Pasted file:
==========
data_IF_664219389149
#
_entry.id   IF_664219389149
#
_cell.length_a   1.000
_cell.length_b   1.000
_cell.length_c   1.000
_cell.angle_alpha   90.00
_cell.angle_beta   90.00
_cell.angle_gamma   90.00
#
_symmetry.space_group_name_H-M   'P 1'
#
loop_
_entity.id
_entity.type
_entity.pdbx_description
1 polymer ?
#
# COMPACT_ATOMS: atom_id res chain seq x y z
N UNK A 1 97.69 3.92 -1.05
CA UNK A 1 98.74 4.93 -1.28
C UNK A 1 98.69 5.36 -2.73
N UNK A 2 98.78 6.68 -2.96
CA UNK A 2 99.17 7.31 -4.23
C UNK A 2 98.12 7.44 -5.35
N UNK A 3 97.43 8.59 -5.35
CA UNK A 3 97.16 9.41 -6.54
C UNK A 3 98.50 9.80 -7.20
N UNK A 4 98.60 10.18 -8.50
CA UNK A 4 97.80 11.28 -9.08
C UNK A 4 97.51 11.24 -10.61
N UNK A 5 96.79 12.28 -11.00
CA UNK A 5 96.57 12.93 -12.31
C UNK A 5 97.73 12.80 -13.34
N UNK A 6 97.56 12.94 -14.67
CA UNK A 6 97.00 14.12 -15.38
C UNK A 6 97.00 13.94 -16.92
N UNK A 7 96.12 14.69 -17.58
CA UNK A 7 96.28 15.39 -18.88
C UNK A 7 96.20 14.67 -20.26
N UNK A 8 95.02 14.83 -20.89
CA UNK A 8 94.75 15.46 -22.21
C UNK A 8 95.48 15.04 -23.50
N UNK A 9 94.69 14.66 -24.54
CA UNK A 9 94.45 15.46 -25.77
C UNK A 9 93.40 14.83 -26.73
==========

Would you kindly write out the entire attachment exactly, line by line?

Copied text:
data_IF_664219389149
#
_entry.id   IF_664219389149
#
_cell.length_a   1.000
_cell.length_b   1.000
_cell.length_c   1.000
_cell.angle_alpha   90.00
_cell.angle_beta   90.00
_cell.angle_gamma   90.00
#
_symmetry.space_group_name_H-M   'P 1'
#
loop_
_entity.id
_entity.type
_entity.pdbx_description
1 polymer ?
#
# COMPACT_ATOMS: atom_id res chain seq x y z
N UNK A 1 97.69 3.92 -1.05
CA UNK A 1 98.74 4.93 -1.28
C UNK A 1 98.69 5.36 -2.73
N UNK A 2 98.78 6.68 -2.96
CA UNK A 2 99.17 7.31 -4.23
C UNK A 2 98.12 7.44 -5.35
N UNK A 3 97.43 8.59 -5.35
CA UNK A 3 97.16 9.41 -6.54
C UNK A 3 98.50 9.80 -7.20
N UNK A 4 98.60 10.18 -8.50
CA UNK A 4 97.80 11.28 -9.08
C UNK A 4 97.51 11.24 -10.61
N UNK A 5 96.79 12.28 -11.00
CA UNK A 5 96.57 12.93 -12.31
C UNK A 5 97.73 12.80 -13.34
N UNK A 6 97.56 12.94 -14.67
CA UNK A 6 97.00 14.12 -15.38
C UNK A 6 97.00 13.94 -16.92
N UNK A 7 96.12 14.69 -17.58
CA UNK A 7 96.28 15.39 -18.88
C UNK A 7 96.20 14.67 -20.26
N UNK A 8 95.02 14.83 -20.89
CA UNK A 8 94.75 15.46 -22.21
C UNK A 8 95.48 15.04 -23.50
N UNK A 9 94.69 14.66 -24.54
CA UNK A 9 94.45 15.46 -25.77
C UNK A 9 93.40 14.83 -26.73